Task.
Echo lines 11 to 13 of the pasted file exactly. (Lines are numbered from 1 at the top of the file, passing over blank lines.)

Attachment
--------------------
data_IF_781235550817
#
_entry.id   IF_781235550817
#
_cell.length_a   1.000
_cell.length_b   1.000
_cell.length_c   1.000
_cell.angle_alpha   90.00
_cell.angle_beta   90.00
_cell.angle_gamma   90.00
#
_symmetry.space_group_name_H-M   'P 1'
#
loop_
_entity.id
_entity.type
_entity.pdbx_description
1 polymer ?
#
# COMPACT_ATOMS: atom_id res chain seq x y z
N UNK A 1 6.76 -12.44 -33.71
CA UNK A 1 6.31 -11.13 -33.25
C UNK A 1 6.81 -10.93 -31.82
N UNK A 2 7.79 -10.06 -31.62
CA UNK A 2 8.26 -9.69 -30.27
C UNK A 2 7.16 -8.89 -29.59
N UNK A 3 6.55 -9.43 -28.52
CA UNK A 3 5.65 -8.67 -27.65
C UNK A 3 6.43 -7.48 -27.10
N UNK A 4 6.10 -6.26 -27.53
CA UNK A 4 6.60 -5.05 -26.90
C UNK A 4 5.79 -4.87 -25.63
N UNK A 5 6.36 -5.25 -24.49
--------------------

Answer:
#
_symmetry.space_group_name_H-M   'P 1'
#